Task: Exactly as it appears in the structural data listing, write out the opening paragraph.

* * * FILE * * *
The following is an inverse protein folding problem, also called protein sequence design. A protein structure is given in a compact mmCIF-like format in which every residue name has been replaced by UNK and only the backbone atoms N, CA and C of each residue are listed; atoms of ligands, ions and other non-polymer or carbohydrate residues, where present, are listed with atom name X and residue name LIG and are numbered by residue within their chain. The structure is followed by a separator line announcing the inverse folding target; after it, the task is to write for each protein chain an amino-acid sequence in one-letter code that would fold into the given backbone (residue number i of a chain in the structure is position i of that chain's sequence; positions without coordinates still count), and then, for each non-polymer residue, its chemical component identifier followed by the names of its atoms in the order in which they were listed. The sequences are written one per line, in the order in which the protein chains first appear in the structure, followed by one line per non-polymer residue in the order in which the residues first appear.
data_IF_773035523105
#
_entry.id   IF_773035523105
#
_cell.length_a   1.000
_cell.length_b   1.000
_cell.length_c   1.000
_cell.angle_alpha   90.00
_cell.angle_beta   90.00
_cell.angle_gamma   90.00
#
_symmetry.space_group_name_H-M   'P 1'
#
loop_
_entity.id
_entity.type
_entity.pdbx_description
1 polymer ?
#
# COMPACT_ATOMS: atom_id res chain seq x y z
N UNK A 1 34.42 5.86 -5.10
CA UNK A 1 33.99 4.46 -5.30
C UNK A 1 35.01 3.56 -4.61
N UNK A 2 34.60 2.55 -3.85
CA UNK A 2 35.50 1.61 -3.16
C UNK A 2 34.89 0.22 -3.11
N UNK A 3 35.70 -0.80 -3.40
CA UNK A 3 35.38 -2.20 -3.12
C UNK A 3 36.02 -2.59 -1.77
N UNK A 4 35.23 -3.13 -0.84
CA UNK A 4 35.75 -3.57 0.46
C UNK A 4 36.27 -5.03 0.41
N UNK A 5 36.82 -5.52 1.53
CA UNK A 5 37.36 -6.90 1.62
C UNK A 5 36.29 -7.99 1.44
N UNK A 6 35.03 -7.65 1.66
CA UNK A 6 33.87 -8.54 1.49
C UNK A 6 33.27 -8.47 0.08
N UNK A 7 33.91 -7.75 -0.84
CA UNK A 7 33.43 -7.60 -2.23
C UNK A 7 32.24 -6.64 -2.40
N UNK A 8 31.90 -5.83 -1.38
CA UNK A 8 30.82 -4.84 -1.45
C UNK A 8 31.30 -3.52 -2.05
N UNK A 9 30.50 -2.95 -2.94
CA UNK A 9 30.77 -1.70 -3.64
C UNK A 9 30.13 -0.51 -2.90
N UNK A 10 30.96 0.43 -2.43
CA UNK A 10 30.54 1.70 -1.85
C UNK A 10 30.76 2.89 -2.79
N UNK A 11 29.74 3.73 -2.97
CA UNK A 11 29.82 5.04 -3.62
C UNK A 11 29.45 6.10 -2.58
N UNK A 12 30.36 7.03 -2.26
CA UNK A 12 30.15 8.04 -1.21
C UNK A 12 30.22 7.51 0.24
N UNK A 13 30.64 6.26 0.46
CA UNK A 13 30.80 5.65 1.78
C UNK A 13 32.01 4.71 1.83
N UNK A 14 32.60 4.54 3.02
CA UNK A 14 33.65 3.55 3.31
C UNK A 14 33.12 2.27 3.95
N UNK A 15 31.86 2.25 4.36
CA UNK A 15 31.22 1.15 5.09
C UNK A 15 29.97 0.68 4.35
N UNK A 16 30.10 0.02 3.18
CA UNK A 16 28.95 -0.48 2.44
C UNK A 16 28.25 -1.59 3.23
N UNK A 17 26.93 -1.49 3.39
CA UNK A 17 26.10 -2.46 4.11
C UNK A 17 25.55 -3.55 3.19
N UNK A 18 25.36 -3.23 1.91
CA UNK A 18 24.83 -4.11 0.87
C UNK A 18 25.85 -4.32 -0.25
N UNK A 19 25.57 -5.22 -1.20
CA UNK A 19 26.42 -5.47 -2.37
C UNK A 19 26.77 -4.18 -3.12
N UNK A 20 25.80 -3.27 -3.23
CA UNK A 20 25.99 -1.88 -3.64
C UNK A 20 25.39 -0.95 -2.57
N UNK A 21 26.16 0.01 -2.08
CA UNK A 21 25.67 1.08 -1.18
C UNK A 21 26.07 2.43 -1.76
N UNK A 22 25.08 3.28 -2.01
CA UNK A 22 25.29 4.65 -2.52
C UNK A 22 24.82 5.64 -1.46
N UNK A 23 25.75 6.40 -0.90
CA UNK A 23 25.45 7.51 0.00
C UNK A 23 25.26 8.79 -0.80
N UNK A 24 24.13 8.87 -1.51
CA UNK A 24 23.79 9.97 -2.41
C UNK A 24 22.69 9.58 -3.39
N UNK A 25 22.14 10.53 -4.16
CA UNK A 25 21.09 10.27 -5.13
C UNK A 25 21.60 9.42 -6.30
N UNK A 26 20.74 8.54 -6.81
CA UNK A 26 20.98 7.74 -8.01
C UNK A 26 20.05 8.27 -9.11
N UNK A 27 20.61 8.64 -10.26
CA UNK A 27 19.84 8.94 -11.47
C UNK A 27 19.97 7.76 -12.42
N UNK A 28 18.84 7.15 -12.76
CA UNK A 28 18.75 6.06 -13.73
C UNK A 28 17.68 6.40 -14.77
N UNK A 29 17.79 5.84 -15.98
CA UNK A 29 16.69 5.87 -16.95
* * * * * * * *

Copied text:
The following is an inverse protein folding problem, also called protein sequence design. A protein structure is given in a compact mmCIF-like format in which every residue name has been replaced by UNK and only the backbone atoms N, CA and C of each residue are listed; atoms of ligands, ions and other non-polymer or carbohydrate residues, where present, are listed with atom name X and residue name LIG and are numbered by residue within their chain. The structure is followed by a separator line announcing the inverse folding target; after it, the task is to write for each protein chain an amino-acid sequence in one-letter code that would fold into the given backbone (residue number i of a chain in the structure is position i of that chain's sequence; positions without coordinates still count), and then, for each non-polymer residue, its chemical component identifier followed by the names of its atoms in the order in which they were listed. The sequences are written one per line, in the order in which the protein chains first appear in the structure, followed by one line per non-polymer residue in the order in which the residues first appear.